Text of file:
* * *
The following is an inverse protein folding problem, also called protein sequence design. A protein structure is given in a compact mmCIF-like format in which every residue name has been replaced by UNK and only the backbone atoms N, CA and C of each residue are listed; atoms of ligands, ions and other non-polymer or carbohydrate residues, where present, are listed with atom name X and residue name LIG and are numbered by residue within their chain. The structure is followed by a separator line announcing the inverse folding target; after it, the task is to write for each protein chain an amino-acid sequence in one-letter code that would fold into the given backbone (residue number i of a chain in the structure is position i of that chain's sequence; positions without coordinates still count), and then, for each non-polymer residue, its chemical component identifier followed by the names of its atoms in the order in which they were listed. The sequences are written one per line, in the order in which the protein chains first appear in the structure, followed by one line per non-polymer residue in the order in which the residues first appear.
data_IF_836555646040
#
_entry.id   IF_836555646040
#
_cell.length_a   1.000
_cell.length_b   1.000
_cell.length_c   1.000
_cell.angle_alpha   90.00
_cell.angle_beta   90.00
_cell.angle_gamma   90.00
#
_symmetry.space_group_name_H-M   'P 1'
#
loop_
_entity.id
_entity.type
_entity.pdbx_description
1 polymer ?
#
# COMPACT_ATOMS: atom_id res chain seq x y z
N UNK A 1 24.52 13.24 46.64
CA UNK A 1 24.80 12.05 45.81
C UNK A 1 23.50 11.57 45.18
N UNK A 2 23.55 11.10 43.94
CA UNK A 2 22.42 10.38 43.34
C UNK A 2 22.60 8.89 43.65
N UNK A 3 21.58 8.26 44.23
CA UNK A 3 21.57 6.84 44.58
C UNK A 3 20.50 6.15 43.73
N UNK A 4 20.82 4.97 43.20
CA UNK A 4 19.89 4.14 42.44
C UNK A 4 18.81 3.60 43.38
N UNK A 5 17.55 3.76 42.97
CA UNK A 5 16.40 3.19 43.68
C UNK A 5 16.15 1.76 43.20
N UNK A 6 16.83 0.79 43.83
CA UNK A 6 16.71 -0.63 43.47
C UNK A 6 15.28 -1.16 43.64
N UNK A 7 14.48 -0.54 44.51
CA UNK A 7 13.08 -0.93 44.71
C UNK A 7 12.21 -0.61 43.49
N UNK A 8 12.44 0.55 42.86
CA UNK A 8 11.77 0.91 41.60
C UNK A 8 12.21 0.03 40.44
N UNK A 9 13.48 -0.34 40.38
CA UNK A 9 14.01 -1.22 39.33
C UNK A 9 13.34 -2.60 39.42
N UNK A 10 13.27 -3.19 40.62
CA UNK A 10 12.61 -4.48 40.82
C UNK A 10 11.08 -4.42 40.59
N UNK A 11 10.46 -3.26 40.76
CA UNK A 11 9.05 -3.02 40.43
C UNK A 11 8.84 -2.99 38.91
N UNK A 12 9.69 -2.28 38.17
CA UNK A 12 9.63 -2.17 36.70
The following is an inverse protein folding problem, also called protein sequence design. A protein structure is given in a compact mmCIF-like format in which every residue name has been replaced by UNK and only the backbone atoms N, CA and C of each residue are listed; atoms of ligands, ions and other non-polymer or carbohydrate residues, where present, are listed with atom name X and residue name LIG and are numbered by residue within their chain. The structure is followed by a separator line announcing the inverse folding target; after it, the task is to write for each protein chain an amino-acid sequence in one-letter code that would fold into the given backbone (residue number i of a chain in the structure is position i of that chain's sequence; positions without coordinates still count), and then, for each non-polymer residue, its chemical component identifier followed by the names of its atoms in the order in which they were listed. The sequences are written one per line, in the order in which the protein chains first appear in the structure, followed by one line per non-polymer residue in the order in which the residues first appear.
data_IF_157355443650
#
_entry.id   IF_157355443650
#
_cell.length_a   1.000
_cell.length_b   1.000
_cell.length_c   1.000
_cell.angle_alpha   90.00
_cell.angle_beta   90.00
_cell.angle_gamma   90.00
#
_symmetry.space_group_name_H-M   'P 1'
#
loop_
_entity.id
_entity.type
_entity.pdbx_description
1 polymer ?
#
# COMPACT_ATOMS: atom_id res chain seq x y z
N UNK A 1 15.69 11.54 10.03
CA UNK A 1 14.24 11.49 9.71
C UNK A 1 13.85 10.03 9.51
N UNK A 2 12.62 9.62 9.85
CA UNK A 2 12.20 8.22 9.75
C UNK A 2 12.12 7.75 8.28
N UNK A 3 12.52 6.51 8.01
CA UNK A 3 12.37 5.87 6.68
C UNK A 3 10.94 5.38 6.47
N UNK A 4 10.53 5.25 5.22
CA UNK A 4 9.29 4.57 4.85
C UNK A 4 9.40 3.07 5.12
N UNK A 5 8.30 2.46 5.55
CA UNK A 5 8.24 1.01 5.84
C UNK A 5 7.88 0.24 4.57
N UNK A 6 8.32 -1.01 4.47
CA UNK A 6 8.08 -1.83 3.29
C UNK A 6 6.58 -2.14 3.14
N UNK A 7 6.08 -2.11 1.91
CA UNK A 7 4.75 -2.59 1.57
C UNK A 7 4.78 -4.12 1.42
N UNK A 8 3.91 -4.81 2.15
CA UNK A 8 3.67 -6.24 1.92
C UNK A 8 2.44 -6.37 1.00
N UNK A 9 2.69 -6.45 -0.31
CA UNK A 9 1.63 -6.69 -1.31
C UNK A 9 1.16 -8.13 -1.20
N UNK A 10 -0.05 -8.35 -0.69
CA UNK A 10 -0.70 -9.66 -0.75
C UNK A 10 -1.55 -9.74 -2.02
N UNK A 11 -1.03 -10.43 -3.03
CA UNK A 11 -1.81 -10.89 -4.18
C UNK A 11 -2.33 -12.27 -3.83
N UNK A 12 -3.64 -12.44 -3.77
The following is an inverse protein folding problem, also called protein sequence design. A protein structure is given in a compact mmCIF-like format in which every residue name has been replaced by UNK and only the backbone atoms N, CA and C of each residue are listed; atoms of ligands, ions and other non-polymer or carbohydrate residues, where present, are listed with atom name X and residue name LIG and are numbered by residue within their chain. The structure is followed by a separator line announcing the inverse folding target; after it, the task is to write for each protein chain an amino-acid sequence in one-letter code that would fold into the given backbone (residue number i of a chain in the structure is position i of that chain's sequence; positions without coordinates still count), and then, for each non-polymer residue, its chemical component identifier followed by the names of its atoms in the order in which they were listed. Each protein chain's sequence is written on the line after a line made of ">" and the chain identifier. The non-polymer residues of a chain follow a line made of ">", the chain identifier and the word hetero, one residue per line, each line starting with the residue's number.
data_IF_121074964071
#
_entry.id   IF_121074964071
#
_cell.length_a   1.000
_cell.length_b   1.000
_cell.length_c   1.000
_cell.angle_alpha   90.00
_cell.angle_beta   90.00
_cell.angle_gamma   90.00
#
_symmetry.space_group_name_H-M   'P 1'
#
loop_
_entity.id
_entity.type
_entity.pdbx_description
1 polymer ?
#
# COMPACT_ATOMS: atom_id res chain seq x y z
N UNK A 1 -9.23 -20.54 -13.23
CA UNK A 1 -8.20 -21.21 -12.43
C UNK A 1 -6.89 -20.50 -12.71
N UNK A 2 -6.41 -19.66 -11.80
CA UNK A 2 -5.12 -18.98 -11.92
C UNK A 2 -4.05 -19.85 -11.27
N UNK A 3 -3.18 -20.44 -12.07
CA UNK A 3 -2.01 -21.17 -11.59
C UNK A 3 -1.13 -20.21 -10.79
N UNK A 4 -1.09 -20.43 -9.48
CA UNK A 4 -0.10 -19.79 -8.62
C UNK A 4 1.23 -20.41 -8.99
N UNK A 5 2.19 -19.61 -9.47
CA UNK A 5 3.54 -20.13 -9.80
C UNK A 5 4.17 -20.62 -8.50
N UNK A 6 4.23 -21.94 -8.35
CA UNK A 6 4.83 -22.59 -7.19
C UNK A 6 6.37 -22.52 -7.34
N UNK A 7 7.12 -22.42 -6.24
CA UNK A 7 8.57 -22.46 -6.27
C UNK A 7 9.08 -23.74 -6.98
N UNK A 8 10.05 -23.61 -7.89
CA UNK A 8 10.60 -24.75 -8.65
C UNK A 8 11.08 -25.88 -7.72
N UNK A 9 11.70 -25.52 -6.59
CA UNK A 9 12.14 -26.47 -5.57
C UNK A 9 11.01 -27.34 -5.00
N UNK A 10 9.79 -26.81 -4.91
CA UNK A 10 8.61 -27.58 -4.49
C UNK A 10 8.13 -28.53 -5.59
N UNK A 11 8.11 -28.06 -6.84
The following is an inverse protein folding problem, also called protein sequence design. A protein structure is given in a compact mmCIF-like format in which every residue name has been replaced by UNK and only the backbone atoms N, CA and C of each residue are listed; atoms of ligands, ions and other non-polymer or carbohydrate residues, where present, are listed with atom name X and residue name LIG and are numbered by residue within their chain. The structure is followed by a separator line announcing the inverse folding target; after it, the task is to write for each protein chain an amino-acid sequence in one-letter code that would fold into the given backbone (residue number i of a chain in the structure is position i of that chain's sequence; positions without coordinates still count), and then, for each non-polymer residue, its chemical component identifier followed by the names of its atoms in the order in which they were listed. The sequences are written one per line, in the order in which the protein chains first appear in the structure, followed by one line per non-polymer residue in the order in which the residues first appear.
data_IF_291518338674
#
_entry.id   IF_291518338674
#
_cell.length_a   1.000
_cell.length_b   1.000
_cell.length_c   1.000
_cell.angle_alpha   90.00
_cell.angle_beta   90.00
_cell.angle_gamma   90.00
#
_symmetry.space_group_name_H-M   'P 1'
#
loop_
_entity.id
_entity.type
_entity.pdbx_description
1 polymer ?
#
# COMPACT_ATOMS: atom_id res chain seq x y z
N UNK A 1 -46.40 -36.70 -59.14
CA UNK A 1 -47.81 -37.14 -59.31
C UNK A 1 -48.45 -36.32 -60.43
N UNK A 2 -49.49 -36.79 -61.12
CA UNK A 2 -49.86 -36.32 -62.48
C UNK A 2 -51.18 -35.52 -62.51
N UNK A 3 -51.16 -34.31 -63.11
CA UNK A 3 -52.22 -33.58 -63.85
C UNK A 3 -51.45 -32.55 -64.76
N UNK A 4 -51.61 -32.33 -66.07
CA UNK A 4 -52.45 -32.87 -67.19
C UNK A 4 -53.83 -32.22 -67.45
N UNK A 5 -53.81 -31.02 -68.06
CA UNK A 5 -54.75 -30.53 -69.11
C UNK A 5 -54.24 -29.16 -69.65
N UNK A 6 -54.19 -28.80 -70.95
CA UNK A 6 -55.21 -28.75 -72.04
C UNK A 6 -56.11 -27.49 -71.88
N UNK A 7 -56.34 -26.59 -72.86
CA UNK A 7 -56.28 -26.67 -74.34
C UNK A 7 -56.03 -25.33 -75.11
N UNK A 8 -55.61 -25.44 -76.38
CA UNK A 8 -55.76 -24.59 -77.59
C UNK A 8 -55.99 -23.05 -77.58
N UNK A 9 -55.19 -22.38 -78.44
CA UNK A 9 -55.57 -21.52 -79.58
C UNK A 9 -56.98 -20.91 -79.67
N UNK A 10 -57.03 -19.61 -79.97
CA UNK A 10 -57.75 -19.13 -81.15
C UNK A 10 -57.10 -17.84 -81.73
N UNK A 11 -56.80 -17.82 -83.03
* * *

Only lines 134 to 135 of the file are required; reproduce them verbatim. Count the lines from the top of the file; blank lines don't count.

CA UNK A 1 -8.20 -21.21 -12.43
C UNK A 1 -6.89 -20.50 -12.71